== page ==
Longevity briefs provides a short summary of a novel research, medicine, or technology that caught the attention of our researchers in Oxford, due to its potential to improve our health, wellbeing, and longevity.
Why is this research important: Autophagy is derived from the latin words ‘auto’ and ‘phagy’, which translates to ‘self-eating’. It is a process through which parts of the cell are broken down and degraded. This is crucial for a myriad of functions that help maintain a healthy organism, including: stem cell maintenance, immune response and tissue development, just to name a few.
Autophagy is a molecular mechanism that has been preserved throughout evolution and that can be observed in almost every eukaryotic organism, from yeast to mammals, and even plants. It has also been heavily associated with human disease and is one of the most actively researched processes in geroscience.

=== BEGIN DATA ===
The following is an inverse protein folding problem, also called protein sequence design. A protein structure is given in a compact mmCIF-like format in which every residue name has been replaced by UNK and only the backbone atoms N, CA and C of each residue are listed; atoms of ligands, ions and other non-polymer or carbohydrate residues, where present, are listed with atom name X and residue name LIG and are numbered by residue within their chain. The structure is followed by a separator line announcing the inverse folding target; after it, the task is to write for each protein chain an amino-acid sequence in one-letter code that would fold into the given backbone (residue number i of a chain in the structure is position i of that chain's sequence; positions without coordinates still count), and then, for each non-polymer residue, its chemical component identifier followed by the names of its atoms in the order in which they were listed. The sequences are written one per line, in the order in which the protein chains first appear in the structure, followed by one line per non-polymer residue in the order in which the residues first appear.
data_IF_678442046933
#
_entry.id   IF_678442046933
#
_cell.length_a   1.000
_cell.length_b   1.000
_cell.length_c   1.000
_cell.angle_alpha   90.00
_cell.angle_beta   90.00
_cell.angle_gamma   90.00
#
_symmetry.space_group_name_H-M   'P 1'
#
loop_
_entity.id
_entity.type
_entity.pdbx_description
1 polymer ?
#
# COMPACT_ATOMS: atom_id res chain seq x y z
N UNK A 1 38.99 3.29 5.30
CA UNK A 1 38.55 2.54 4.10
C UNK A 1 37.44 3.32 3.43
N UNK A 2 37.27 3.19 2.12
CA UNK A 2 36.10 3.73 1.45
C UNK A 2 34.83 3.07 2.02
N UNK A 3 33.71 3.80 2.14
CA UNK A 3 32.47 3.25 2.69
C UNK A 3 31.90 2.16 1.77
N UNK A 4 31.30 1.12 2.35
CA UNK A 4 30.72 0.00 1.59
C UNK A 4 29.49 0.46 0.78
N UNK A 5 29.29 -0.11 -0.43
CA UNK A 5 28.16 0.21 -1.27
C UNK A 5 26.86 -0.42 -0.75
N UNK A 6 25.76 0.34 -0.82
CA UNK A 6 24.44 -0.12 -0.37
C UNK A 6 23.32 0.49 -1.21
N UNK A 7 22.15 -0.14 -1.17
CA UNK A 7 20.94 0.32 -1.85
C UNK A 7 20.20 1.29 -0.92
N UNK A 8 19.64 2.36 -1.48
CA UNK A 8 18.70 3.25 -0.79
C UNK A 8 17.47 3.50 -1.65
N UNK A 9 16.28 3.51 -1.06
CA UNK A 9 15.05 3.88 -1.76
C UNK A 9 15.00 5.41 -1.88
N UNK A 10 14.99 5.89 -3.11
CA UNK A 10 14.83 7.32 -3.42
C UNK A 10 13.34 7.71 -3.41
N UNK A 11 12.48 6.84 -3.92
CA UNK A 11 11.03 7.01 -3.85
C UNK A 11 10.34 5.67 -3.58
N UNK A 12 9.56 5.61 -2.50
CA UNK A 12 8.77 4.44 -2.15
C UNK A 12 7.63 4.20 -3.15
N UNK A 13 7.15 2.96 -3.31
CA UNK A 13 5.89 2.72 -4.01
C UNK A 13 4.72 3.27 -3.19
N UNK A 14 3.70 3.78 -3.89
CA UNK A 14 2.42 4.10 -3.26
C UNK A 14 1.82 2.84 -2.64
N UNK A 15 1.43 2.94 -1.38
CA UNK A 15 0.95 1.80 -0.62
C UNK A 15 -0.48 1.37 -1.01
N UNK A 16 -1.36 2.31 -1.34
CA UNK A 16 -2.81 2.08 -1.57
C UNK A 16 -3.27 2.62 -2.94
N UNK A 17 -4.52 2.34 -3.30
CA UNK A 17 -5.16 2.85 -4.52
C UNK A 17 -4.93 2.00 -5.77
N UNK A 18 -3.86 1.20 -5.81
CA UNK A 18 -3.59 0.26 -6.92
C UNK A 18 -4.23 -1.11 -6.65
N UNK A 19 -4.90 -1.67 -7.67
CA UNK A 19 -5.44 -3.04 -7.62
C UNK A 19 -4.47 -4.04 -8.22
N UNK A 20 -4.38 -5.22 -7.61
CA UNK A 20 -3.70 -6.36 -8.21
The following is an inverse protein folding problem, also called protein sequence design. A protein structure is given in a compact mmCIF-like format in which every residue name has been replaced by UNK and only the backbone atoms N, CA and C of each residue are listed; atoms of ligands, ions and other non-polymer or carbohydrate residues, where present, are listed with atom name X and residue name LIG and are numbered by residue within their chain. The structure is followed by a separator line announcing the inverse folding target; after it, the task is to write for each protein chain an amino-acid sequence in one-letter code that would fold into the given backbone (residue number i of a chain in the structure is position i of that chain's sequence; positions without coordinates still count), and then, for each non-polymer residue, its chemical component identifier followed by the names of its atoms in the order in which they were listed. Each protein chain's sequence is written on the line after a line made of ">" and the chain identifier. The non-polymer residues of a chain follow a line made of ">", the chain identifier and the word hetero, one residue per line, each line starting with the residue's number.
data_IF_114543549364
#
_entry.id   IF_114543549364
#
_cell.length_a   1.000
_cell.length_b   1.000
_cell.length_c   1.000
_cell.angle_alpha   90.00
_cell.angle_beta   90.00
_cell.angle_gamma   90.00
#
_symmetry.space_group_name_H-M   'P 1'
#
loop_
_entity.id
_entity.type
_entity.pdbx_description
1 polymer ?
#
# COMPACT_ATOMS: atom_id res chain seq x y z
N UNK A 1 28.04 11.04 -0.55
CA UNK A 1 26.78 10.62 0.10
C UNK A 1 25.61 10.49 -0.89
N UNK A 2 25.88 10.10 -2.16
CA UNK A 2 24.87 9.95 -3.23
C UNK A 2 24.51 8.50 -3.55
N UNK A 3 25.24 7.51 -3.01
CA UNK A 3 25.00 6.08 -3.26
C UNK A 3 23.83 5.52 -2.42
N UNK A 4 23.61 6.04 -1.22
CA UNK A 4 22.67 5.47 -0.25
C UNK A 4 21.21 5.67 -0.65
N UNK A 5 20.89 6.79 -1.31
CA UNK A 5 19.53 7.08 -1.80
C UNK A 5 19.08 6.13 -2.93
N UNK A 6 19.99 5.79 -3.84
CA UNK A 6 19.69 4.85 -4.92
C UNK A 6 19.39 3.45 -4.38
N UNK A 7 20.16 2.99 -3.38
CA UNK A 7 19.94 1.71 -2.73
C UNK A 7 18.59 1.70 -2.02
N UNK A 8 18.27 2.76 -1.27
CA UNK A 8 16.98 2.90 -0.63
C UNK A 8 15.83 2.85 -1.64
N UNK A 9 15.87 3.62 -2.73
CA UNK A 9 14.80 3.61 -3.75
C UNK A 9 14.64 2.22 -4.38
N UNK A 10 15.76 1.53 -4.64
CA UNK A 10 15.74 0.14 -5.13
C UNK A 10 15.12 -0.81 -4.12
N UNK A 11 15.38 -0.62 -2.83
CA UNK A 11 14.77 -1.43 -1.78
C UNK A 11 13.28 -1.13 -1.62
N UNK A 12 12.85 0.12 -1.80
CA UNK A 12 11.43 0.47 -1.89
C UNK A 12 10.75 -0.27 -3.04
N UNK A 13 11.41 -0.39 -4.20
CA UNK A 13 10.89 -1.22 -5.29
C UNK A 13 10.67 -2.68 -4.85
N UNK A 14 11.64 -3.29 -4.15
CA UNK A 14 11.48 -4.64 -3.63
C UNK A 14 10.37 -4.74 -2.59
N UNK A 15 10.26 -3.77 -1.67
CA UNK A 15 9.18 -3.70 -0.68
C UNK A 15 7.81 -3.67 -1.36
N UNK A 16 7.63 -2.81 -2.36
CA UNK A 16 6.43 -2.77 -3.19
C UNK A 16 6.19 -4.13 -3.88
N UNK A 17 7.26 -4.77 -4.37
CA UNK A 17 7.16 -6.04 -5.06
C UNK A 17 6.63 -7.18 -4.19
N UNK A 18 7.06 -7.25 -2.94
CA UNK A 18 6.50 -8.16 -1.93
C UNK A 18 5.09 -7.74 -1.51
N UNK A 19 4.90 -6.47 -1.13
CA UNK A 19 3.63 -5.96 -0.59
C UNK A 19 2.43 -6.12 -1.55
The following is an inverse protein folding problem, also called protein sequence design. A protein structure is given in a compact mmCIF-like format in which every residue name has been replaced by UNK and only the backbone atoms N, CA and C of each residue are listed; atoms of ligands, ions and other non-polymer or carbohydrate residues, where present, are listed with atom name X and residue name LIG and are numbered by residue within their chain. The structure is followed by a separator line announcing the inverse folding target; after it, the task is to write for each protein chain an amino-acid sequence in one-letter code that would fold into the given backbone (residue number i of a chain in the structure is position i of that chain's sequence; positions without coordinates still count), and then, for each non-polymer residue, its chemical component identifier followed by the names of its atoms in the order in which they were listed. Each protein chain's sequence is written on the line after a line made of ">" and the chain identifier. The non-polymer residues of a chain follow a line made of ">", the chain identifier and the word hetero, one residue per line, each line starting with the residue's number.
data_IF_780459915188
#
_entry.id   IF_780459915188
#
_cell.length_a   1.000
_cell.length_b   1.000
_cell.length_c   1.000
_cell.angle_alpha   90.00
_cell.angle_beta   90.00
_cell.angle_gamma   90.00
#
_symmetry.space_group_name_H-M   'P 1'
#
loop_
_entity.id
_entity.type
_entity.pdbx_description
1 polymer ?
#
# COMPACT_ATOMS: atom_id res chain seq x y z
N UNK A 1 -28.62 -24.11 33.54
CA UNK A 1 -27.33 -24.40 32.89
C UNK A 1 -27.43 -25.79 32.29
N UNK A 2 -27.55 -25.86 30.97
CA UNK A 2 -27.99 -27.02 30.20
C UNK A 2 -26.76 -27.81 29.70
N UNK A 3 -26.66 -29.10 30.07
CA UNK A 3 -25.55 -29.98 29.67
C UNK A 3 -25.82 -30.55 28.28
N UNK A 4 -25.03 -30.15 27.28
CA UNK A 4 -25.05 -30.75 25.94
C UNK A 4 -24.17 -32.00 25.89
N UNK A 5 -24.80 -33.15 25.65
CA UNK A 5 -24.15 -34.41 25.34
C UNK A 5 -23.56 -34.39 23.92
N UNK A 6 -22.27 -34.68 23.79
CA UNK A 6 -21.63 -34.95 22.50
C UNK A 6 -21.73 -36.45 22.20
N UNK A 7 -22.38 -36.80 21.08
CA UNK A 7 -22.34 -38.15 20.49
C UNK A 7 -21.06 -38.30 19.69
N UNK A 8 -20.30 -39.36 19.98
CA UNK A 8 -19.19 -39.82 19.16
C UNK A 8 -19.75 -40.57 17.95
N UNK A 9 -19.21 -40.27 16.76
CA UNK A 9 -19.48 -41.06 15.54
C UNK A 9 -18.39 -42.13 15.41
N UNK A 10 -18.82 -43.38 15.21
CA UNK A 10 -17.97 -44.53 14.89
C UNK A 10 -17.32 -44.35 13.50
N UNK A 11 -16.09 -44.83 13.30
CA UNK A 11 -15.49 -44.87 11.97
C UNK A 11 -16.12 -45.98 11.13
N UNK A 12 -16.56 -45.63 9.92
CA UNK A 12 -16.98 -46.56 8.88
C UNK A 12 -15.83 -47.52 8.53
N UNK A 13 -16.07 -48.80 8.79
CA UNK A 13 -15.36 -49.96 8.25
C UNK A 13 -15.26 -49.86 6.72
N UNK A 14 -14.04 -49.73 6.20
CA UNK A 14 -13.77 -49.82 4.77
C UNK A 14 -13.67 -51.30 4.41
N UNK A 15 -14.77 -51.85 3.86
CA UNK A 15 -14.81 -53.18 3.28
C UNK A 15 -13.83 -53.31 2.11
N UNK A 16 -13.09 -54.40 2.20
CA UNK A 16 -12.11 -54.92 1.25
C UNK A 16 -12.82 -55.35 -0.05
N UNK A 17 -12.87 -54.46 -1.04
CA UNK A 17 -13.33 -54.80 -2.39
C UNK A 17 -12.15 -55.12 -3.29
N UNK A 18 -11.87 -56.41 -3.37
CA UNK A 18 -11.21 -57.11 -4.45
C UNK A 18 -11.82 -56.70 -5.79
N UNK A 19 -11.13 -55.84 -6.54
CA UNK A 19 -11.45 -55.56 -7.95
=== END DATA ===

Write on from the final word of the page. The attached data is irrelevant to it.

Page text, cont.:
What did the researchers do: A review published in the New England Journal of Medicine looked at what part autophagy plays in human disease, mainly focussing on neurodegenerative disease and cancer. It also discusses how we might manipulate autophagy as a therapeutic strategy to treat these diseases.
Key takeaway(s) from this research: The process of autophagy is crucially important in disease, as genetic studies have shown strong evidence the alterations to autophagy genes cause a number of diseases in humans. However, one of the biggest hurdles we face in this field of research is that we do not yet have an effective way to measure autophagy activity.
The authors conclude
“Progress in assessing the role that autophagy in human disease and their treatment relies heavily on the development of methods for monitoring autophagic activity in humans.”Autophagy in Human Diseases. DOI: 10.1056/NEJMra2022774